6. Maximilian Dallison, Elizabeth Dallison's eldest child and only son, who lived at the Hamptons in West Peckham, Kent
  7. Robert Raworth, a lawyer of Gray's Inn, was a family friends and legal advisor. He had prepared Elizabeth Dallison's last will and testament as she lay sick
  8. John Mascall, a London merchant
  9. Both Sir Henry and Sir George Oxenden were attached to the parish church of Wingham, Kent, where many generations of their family was buried. Sir George specified in his will a substantial sum of money to repair and furnish the church and a further substantial sum to build a monument in the church to commemorate his father and relations lying "in or neere the chancell att Wingham Church" (Sir George Oxenden will)
  10. Christopher Boone, London merchant and cousin of Sir Henry and Sir George Oxenden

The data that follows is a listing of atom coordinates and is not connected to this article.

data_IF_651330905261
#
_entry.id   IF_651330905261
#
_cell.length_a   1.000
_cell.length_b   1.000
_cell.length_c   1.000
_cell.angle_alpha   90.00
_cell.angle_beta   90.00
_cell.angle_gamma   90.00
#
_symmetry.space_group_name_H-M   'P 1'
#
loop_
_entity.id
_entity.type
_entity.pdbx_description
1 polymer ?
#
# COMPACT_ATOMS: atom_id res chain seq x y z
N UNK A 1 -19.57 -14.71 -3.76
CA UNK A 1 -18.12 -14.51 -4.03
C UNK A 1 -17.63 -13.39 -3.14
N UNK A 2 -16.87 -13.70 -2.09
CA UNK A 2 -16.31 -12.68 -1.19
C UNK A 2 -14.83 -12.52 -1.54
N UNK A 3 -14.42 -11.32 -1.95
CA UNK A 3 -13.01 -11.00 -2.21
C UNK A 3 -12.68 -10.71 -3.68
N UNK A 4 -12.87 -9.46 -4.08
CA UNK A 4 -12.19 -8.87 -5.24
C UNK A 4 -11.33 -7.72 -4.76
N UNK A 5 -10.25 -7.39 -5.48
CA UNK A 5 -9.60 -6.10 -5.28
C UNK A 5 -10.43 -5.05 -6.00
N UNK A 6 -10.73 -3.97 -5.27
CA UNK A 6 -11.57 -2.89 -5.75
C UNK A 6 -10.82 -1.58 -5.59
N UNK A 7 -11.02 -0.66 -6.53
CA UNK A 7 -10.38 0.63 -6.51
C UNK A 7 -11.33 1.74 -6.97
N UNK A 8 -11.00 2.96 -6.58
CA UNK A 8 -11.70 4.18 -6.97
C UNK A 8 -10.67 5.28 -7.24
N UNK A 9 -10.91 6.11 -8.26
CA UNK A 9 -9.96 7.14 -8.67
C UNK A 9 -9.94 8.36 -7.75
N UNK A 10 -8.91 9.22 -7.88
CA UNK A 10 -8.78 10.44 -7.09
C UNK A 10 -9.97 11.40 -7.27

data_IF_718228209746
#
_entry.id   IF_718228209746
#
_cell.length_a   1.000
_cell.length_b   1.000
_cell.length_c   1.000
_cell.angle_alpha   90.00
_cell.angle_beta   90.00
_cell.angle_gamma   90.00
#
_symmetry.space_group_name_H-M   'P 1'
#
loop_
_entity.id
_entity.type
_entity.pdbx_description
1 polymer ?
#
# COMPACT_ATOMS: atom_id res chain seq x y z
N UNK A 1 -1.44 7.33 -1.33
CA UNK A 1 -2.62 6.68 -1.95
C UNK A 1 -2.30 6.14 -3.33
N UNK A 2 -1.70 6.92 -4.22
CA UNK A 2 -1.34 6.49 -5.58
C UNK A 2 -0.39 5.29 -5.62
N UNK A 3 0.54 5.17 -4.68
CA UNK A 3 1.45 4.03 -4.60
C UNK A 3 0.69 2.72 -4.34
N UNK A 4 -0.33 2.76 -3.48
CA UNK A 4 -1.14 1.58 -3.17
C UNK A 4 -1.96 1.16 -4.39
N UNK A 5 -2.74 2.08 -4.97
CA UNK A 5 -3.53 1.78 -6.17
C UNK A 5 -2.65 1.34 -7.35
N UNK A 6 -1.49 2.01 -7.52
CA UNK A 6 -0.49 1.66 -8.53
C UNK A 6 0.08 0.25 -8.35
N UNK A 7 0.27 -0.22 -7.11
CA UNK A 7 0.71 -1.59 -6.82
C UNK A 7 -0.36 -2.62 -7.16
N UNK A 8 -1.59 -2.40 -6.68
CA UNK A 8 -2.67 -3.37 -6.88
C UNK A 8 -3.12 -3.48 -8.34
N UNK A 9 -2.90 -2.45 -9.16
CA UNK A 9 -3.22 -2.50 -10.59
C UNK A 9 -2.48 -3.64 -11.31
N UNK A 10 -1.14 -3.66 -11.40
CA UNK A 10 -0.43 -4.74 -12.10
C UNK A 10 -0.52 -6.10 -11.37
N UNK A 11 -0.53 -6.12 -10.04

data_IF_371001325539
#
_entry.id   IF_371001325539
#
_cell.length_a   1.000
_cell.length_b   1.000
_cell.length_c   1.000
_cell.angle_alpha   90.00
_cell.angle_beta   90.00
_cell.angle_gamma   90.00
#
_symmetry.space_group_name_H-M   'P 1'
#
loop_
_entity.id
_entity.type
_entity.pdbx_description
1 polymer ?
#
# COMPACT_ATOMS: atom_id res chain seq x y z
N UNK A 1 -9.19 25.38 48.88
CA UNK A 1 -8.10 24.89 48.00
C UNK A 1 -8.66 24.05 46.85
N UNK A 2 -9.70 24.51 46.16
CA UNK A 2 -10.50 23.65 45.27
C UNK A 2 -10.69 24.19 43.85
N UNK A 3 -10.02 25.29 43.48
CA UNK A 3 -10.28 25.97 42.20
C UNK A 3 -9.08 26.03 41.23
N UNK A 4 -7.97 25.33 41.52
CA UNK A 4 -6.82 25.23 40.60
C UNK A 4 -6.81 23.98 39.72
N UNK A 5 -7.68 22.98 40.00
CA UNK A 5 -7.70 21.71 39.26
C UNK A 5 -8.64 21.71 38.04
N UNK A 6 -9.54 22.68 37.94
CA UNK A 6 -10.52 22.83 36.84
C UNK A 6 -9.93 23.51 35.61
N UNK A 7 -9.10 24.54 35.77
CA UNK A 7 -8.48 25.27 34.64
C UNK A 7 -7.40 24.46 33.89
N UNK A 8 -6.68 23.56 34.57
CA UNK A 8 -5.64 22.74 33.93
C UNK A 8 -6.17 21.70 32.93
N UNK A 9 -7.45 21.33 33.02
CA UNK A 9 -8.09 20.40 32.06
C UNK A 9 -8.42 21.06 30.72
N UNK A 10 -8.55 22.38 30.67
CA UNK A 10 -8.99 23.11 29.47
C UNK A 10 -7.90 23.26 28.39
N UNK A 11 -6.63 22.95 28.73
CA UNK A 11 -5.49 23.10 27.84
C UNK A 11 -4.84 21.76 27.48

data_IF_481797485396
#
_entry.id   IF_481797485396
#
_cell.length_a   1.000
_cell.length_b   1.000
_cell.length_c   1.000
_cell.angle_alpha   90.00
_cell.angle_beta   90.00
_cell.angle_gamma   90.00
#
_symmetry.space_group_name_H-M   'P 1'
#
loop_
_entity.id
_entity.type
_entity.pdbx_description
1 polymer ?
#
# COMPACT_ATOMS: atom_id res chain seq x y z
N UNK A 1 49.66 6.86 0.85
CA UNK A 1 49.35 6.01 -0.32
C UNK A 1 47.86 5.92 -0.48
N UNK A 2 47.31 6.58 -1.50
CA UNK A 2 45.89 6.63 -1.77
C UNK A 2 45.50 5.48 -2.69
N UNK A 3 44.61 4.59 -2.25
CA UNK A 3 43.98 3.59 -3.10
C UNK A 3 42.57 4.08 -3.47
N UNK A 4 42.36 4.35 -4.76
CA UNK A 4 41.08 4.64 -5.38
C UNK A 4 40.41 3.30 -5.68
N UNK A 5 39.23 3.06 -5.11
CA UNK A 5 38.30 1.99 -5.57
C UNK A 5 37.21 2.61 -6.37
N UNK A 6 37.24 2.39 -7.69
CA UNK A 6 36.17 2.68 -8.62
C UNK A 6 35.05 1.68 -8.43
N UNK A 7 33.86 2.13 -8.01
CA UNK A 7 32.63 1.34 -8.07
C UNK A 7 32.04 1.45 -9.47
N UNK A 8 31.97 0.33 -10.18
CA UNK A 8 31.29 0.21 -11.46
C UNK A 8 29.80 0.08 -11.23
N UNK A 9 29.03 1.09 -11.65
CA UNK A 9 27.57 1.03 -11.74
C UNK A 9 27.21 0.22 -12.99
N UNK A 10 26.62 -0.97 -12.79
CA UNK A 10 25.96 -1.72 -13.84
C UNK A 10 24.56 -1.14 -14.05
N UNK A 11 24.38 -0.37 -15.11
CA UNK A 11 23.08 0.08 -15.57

11. James Oxenden, Sir Henry Oxenden's eldest son. He had returned from travels on the continent to Italy. Sir Henry had earlier written to his brother that James was in Montpellier. (XXXX)
  12. Richard Oxinden
  13. Sarah Waynman, Elizabeth Dallison's long servant maid servant
  14. This is the footnote text
  15. 'Directions for the River Thames, from London to the Nore' in John Chandler, The new seaman's guide, and coaster's companion, pts. 1-3, (London, 1809), pt. 1, p. 6. See, viewed 03/01/12
  16., viewed 03/01/12
  17., viewed 03/01/12